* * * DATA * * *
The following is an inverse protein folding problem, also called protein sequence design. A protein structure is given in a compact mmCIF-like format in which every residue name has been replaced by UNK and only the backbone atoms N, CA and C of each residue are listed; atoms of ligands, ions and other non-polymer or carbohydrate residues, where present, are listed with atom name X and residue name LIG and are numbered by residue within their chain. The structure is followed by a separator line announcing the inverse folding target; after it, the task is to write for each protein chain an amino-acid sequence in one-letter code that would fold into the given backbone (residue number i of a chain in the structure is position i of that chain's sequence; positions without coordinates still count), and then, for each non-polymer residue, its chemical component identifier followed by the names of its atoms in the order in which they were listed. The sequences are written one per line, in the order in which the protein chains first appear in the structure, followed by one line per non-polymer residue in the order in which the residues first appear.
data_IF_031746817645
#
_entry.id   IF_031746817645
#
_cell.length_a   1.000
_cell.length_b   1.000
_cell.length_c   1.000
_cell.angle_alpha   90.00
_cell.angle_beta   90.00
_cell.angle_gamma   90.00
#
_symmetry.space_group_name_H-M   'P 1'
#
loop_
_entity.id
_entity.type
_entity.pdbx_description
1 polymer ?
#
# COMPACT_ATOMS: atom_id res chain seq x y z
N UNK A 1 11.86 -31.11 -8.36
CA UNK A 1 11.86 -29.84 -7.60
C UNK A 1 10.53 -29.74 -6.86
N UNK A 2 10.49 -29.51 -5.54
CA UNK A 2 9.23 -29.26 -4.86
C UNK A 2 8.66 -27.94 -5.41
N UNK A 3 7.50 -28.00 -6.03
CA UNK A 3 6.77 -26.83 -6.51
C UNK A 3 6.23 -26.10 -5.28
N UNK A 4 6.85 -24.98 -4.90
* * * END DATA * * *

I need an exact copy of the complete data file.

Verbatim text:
The following is an inverse protein folding problem, also called protein sequence design. A protein structure is given in a compact mmCIF-like format in which every residue name has been replaced by UNK and only the backbone atoms N, CA and C of each residue are listed; atoms of ligands, ions and other non-polymer or carbohydrate residues, where present, are listed with atom name X and residue name LIG and are numbered by residue within their chain. The structure is followed by a separator line announcing the inverse folding target; after it, the task is to write for each protein chain an amino-acid sequence in one-letter code that would fold into the given backbone (residue number i of a chain in the structure is position i of that chain's sequence; positions without coordinates still count), and then, for each non-polymer residue, its chemical component identifier followed by the names of its atoms in the order in which they were listed. The sequences are written one per line, in the order in which the protein chains first appear in the structure, followed by one line per non-polymer residue in the order in which the residues first appear.
data_IF_031746817645
#
_entry.id   IF_031746817645
#
_cell.length_a   1.000
_cell.length_b   1.000
_cell.length_c   1.000
_cell.angle_alpha   90.00
_cell.angle_beta   90.00
_cell.angle_gamma   90.00
#
_symmetry.space_group_name_H-M   'P 1'
#
loop_
_entity.id
_entity.type
_entity.pdbx_description
1 polymer ?
#
# COMPACT_ATOMS: atom_id res chain seq x y z
N UNK A 1 11.86 -31.11 -8.36
CA UNK A 1 11.86 -29.84 -7.60
C UNK A 1 10.53 -29.74 -6.86
N UNK A 2 10.49 -29.51 -5.54
CA UNK A 2 9.23 -29.26 -4.86
C UNK A 2 8.66 -27.94 -5.41
N UNK A 3 7.50 -28.00 -6.03
CA UNK A 3 6.77 -26.83 -6.51
C UNK A 3 6.23 -26.10 -5.28
N UNK A 4 6.85 -24.98 -4.90